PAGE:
Once we created the Bitnami WordPress resources, we used the Bitnami WordPress Application Stack for Microsoft Azure guide to do the basic WordPress setup, then we migrated our website from the existing host to the new hosting. This can be done several ways including restoring a backup (especially if you use a backup solution like Vaultpress which supports restoring to a new host), or manually moving all WordPress files, and performing a manual WordPress backup & restore.

We started this with no knowledge of Azure, but a good background in hosted WordPress, and we figured out the rest. It wasn’t always simple, but the performance increases for our websites – AND the reduction of our hosting cost was well worth the effort.

Microsoft sends a monthly billing email so you know how much you are spending against your credits…

Azure monthly billing email

 

Now that we’ve moved our websites over, we’ve started using Azure for more services – including cloud backup from our Synology network storage device. How will you use your $5,000 annual credit – I’m interested to learn how you use Azure to benefit your non-profit. Send me a note at ian.cole@themakereffect.org – thanks!

 

Maker Quote: Creating a hackerspace and learning from other really smart members there…

Candy Cole Uncategorized 0 Comments

 I started a hackerspace  with some soon-to-be friends about 5 years ago. We went on to run a video game company together, which led to us creating the largest non-profit representing game companies in Chicago, and personally, my teaching game development at DePaul University. …I now teach classes on programming and, soon, creating custom game controllers and consoles. All from creating a hackerspace and learning from other really smart members there. Quite the leap! 

Maker Quote: Focusing on a creative project clears my mind…

Candy Cole Uncategorized 0 Comments

 My creative work keeps me grounded. It helps me relax and forget about work-related problems. My knitting group is better than group therapy, and spending an evening with them gives me energy that I can bring to work the next day. I have often found that focusing on a creative project clears my mind so that I can then focus on a work-related issue in a new way.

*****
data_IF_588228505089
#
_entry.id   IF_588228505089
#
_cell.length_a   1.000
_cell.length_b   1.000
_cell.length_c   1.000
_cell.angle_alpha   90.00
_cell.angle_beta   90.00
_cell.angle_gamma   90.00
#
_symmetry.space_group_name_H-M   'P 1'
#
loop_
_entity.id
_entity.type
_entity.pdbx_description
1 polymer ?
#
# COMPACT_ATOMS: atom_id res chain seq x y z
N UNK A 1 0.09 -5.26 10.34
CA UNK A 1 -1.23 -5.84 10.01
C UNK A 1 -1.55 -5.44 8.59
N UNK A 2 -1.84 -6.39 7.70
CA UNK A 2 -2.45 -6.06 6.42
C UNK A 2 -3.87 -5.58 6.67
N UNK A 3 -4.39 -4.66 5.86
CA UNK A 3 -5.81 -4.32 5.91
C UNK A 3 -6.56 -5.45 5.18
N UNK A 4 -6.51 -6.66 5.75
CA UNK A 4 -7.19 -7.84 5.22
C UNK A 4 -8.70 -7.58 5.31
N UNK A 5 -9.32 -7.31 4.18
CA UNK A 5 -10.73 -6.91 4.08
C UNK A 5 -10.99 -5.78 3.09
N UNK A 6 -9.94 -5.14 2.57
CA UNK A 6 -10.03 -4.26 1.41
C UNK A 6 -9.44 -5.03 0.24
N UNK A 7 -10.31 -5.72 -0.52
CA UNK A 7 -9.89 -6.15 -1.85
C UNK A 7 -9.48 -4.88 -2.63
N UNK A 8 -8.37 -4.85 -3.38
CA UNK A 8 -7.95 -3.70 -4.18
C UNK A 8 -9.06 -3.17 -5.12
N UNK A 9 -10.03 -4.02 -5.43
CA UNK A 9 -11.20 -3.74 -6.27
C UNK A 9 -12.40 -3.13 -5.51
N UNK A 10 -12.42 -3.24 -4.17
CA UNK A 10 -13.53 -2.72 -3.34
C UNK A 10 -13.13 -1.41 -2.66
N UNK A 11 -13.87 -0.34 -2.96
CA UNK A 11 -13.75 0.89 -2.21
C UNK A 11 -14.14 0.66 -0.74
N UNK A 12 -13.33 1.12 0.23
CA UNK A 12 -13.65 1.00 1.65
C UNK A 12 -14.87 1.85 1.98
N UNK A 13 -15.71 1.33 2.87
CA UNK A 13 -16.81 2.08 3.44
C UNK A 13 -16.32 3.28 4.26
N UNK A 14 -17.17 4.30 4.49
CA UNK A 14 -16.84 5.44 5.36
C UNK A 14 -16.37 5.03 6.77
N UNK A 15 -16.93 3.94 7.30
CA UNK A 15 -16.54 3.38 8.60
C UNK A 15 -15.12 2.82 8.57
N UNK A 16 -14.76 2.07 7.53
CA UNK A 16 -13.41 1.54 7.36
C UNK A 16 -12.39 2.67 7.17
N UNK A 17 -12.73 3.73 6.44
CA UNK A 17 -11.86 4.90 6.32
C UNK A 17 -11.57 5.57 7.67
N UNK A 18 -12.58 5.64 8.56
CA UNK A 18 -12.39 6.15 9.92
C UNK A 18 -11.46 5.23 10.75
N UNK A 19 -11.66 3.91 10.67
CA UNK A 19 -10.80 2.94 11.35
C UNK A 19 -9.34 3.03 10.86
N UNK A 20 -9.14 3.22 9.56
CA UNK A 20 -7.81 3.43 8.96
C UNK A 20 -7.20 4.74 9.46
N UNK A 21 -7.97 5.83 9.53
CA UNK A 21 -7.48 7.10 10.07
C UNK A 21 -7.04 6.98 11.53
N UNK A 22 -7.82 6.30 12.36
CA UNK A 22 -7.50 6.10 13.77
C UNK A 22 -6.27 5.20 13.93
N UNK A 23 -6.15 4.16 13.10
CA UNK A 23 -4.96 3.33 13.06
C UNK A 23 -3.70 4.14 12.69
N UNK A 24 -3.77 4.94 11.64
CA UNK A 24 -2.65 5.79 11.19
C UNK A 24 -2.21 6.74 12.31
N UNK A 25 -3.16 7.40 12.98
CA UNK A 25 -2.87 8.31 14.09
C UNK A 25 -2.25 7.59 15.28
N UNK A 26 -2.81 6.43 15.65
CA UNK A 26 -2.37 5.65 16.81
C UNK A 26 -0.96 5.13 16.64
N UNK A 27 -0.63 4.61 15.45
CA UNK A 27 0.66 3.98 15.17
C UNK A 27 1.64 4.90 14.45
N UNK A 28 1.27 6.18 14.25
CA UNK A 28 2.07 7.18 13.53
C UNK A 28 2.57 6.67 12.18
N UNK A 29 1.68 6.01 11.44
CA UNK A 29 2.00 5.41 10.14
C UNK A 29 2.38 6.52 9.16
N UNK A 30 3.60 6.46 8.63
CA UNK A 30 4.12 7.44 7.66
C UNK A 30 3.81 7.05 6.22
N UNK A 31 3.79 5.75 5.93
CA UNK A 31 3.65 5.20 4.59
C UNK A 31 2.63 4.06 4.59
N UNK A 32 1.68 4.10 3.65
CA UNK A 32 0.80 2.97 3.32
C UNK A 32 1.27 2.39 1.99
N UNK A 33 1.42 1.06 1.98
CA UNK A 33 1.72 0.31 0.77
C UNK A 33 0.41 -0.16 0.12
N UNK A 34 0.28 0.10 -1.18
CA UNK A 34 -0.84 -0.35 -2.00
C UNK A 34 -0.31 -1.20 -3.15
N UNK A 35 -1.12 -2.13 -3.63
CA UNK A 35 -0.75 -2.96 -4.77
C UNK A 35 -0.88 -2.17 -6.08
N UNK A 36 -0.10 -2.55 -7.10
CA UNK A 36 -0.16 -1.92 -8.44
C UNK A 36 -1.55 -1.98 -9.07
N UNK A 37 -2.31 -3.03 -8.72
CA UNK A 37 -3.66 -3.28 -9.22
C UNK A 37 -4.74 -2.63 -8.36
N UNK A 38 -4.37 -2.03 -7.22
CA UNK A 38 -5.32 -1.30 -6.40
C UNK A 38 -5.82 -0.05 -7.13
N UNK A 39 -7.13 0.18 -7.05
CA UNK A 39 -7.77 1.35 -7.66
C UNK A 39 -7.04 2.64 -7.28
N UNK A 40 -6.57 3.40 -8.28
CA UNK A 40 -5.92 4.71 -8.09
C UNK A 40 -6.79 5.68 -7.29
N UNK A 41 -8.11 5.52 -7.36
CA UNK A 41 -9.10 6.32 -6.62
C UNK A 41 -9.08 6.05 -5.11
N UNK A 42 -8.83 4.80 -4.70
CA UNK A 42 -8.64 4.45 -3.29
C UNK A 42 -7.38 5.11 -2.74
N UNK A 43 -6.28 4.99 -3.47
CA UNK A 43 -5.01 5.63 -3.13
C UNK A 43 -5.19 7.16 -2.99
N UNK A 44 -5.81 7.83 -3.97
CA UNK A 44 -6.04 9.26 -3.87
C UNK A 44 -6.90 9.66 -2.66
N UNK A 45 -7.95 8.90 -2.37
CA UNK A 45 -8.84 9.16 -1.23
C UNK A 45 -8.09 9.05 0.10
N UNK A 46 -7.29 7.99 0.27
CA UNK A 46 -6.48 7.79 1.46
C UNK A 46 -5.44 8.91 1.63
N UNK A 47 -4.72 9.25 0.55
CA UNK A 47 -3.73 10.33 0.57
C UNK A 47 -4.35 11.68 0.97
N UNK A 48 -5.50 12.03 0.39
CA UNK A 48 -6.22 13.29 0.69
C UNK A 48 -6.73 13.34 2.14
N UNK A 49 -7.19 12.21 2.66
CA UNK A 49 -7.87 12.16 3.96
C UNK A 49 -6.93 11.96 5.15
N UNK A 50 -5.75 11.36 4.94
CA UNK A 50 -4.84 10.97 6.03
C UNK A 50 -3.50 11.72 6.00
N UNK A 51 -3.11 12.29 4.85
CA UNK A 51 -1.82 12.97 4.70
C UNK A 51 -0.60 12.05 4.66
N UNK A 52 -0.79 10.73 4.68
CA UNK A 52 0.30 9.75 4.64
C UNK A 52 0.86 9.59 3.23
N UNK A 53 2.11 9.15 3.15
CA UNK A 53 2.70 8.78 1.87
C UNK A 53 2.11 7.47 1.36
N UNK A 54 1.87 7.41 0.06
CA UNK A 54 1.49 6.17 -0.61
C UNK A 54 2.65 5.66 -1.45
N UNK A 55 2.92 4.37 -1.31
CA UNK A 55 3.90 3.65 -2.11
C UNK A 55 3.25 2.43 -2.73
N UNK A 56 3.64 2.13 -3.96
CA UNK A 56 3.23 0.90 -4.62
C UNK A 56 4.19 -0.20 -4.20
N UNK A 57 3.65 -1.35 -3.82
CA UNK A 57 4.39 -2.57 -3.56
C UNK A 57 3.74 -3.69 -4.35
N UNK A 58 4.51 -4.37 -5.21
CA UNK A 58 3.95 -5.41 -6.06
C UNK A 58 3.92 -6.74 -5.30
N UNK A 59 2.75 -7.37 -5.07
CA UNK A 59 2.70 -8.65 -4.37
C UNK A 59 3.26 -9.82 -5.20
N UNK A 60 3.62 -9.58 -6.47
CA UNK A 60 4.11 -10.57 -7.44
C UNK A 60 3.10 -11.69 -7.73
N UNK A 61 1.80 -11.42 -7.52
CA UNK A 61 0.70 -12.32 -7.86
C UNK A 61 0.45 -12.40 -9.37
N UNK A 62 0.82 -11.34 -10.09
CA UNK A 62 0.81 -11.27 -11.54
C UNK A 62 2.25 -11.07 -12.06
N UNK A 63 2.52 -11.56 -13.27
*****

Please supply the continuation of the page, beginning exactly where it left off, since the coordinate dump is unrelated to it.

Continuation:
Maker Quote: I am more willing to try new things.

Candy Cole Uncategorized 0 Comments

 Seeing my lifelong interest in crafting with fabric and fiber in the context of the maker movement has been liberating. I am more aware of the process of creation, and more willing to try new things. In turn, I think this has helped me think more creatively about how to approach work situations. Instead of seeing one “right” way of getting something done, I am more willing to explore a variety of paths to get to the desired destination.  

Maker Quote: Skills in my professional life come from my personal life…

Candy Cole Uncategorized 0 Comments

 My personal life makes my work life. There is a constant overlap in my interests, skills, abilities, and passions. At work, I’m simply a focused version of myself, and that focus moves to what our customers bring to the table. These could be napkin sketches of products, or hundred page binders of market research and ID renderings, but I have to design and make prototypes. My skills in my professional life come from my personal life, and both build off one another every day. 

Maker Quote: Personal experiences help me to develop skills and confidence…

Candy Cole Uncategorized 0 Comments

 Ultimately my personal experiences help me to develop skills and confidence that can be applied to my professional work. I work for a museum and run a program the helps students build skills and confidence through making and inventing. Most of our workshop time is spent supporting the students think, make, improve, and show their own inventions and projects. Most of my projects are prototypes to be used to teach concepts and skills to the students.